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Medium - 1Words spoken or written have a backstory. So does everyone and everything.

Without some understanding of what caused an event, or where a person has come from, it’s hard to make much sense of anything or anybody.

That’s not to imply that anyone can collect all of the data, DNA, or background information that we need to answer all of our questions. As finite mortals Medium - 1 (1)we have to live much of our lives in the silence and humility of what God only knows.

Part of wisdom therefore is knowing who to trust and how to live and love in the balance of what can and cannot be known about the people, events, and shared stories of our lives.

Medium - 1 (2)_SnapseedI’ve read a couple of books recently that emphasize the importance of backstory in explaining why the best news the world has ever heard so often sounds like bad news. But let’s leave that for later.

Am guessing that two words and the thought that everything and everyone has a story are worth talking about. As for the pictures, I saw the above in the parking lot of a collision repair shop on my way from work on Friday, and decided to come back yesterday to help get out the message

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86 Responses to “Backstory”

  1. SFDBWV says:

    Good morning Mart, it is 32 degrees here with light frost, a perfect October morning.

    I am blessed to live in a small town with people I have known for generations, which gives me a little edge in more about what makes them “tick”.

    In some cases all I have to do is think about their grandparents to know why they behave the way they do. Also knowing about their triumphs and tragedies I know some of what makes one a saint and another not so good.

    It is in the tragedies that I know of people where the real enlightenment comes in their behavior.

    It is not so easy with new people, as I haven’t yet known what broke them or molded them to the place that they are in their life.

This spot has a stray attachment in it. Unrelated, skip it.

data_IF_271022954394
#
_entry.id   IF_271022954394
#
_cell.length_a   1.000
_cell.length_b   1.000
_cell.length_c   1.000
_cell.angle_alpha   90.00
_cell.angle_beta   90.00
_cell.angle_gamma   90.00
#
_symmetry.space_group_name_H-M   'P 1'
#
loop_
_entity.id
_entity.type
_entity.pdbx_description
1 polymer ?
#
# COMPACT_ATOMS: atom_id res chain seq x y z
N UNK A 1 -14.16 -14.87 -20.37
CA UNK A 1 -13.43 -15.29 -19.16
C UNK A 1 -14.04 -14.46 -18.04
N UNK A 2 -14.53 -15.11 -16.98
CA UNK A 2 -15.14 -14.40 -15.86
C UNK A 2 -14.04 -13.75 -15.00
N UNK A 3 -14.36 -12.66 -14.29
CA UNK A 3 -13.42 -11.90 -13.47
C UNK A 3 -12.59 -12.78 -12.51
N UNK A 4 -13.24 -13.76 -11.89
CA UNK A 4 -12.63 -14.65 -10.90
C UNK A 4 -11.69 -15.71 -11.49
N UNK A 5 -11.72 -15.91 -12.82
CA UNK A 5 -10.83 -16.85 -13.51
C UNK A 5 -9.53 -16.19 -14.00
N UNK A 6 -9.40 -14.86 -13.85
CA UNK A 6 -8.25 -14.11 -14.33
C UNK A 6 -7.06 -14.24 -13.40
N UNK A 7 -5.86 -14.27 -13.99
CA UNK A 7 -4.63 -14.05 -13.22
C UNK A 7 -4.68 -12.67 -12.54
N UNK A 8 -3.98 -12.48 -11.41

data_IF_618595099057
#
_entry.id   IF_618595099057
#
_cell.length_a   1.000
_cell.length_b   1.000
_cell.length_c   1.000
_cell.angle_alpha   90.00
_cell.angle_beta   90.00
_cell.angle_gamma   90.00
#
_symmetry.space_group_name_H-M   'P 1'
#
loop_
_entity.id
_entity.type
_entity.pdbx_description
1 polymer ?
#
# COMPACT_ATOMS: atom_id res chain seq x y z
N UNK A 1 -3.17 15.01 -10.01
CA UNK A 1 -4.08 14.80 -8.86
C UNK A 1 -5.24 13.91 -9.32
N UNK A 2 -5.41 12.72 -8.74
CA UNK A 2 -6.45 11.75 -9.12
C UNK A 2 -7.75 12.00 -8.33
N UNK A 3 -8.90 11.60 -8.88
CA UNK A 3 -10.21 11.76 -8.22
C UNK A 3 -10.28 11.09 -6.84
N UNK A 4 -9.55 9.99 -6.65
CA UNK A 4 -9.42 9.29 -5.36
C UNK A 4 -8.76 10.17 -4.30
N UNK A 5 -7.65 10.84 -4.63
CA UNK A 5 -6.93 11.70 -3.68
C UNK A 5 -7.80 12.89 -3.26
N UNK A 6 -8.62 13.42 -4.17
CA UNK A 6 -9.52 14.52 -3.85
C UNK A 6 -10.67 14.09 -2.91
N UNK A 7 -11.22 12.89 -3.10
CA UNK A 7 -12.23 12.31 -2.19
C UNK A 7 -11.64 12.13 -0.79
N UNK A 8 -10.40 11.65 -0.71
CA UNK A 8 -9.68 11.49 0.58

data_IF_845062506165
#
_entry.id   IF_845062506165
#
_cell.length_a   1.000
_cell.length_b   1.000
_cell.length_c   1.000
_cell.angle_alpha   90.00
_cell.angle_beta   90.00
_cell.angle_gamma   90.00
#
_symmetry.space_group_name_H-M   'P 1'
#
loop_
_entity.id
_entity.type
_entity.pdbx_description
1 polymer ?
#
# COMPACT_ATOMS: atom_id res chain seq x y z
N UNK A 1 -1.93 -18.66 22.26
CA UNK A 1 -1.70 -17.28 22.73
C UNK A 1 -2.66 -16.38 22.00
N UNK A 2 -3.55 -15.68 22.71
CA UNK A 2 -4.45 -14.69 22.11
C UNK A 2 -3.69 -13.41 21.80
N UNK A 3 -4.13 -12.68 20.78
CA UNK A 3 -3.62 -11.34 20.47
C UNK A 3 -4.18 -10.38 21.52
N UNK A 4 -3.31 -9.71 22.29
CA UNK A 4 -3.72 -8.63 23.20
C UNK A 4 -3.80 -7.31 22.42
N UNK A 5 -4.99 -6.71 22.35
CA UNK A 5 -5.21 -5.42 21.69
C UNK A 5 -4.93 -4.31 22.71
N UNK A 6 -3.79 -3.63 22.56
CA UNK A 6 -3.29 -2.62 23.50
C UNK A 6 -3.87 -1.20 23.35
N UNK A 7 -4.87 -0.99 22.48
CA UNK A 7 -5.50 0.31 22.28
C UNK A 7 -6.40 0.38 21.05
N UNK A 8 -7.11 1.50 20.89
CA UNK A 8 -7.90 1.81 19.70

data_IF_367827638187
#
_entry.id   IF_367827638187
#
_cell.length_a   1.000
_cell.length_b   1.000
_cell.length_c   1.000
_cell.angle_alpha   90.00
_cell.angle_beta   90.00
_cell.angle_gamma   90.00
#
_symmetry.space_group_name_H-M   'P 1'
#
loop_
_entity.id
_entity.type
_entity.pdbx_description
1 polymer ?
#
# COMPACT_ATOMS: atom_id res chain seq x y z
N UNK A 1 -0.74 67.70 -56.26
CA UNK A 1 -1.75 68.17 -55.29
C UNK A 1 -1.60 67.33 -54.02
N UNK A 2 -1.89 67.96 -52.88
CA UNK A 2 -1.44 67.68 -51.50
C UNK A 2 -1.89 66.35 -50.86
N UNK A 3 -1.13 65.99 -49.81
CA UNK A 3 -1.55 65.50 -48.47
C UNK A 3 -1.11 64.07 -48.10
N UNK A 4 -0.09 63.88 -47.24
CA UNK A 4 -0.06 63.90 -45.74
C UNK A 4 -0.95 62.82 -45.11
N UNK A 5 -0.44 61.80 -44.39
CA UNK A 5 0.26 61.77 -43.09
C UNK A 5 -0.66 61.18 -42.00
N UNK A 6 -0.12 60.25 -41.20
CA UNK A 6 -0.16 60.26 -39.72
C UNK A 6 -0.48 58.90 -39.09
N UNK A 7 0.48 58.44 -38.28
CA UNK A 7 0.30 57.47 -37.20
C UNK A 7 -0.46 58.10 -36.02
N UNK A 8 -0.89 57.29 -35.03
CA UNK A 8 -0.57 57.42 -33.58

It is here that before I can truly know someone, I have to be friends and close enough friends that we share the stories of our lives with each other, openly and honestly, all the good and all the ugly. Only then can either of us know the “backstory” of why we are and who we are.

    In my initial, and to a degree my continuing, comments here I have shared a lot about my life in an attempt to help explain why I feel about some subjects as I do and where I am on different subjects.

    In this way from me it is more of a personal response than just a technical one.

    There are of course some things that need to stay private, but there is nothing private from God and so only God is really ever going to know the full and entire “backstory” in its purest sense.

    The best then we should do is recognize that there is more to a person than we see at face value and give them the benefit of knowing that before we make a judgement at any level in our assessment of them.

    In my particular case I always expect the best of someone and always disappointed when shown otherwise. However only through learning their “backstory” can my disappointment be turned to compassionate understanding; one way to learn that is to befriend them, another is to be told their story.

    I prefer the friendship route, but some people shun friendships from their past pain of intimacy, theirs are harder to help, but not give up on.


  • poohpity says:

    One of the very first things I wrote in my bible that my Pastor taught was “Be kind because you never know what battle someone is facing” I would imagine it could also say, or that they have gone through or will go through.

    I also learned that the uglier a person acts and pushes people away those are the one’s who usually need someone the most, not that everyone doesn’t need somebody.

    Writing on the internet or texting seems to take the humanity out some what. You know like that is a real person behind the words and can cause fatalities not only by car crashes but in peoples heart’s, mind’s and soul’s.